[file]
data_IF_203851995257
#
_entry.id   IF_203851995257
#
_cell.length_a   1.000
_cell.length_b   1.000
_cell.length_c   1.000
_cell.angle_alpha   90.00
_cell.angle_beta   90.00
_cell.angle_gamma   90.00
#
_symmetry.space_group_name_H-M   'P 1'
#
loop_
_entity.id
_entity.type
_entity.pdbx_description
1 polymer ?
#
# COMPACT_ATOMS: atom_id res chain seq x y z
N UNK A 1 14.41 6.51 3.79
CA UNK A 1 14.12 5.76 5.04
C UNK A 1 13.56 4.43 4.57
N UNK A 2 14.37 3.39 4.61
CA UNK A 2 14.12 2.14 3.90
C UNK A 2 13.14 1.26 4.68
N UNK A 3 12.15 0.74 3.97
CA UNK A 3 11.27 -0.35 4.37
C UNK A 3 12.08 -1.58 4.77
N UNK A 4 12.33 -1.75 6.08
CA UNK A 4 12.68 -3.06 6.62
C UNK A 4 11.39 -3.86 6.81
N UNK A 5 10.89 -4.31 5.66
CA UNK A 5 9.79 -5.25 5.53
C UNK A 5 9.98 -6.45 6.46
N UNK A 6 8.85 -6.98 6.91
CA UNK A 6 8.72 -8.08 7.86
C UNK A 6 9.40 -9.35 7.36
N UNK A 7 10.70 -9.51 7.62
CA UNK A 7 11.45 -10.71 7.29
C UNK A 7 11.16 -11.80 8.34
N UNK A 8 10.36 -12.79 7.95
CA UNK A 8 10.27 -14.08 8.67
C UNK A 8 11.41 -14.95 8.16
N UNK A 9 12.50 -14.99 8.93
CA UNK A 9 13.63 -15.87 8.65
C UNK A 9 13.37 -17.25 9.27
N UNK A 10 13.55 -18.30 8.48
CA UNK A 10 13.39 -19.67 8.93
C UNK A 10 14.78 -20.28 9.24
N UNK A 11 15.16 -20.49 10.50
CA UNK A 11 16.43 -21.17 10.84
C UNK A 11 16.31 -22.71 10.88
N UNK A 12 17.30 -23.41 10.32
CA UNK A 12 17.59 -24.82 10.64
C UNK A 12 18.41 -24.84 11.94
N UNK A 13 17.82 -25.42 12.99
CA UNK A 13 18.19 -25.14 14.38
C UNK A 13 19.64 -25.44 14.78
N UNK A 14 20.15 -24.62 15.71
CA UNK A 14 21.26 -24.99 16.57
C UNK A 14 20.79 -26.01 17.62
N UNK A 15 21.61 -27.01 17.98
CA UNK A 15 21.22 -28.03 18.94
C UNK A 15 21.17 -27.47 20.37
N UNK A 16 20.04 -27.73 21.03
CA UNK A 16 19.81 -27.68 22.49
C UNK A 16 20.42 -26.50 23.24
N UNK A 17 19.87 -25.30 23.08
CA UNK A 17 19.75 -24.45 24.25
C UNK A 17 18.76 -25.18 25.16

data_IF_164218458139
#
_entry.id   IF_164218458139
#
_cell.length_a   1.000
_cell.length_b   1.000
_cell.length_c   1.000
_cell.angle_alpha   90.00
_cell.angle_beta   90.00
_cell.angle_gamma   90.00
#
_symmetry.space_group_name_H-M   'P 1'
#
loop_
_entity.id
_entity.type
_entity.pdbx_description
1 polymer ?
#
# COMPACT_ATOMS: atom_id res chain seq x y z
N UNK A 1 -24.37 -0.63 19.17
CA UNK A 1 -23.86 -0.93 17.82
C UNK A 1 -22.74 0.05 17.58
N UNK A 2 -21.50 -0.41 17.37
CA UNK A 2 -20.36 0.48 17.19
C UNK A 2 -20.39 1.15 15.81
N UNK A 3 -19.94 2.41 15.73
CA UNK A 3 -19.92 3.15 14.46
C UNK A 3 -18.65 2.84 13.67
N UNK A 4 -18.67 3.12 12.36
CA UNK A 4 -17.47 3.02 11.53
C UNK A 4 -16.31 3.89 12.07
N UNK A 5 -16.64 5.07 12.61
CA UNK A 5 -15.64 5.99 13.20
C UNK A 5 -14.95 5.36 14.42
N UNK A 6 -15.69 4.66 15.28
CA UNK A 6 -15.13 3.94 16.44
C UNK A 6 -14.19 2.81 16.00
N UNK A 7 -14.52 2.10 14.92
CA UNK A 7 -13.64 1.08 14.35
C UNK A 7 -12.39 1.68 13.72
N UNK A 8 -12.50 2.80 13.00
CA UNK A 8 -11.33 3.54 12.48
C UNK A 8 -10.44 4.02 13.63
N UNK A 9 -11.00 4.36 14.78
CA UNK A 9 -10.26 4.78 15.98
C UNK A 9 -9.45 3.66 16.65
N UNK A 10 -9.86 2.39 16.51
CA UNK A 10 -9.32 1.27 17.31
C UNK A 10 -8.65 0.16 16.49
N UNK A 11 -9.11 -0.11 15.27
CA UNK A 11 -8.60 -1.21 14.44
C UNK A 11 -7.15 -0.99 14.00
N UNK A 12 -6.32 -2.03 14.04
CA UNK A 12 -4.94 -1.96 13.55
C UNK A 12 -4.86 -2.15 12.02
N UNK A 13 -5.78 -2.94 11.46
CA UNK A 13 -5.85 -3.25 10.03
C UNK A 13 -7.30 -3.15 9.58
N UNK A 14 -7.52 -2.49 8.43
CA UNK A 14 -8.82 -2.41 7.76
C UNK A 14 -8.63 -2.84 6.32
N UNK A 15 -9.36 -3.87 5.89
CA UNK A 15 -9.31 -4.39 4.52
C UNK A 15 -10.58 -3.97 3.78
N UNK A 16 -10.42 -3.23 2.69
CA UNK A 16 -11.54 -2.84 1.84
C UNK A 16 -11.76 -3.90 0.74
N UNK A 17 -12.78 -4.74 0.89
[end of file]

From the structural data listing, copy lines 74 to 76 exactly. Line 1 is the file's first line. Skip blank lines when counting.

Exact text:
_entry.id   IF_164218458139
#
_cell.length_a   1.000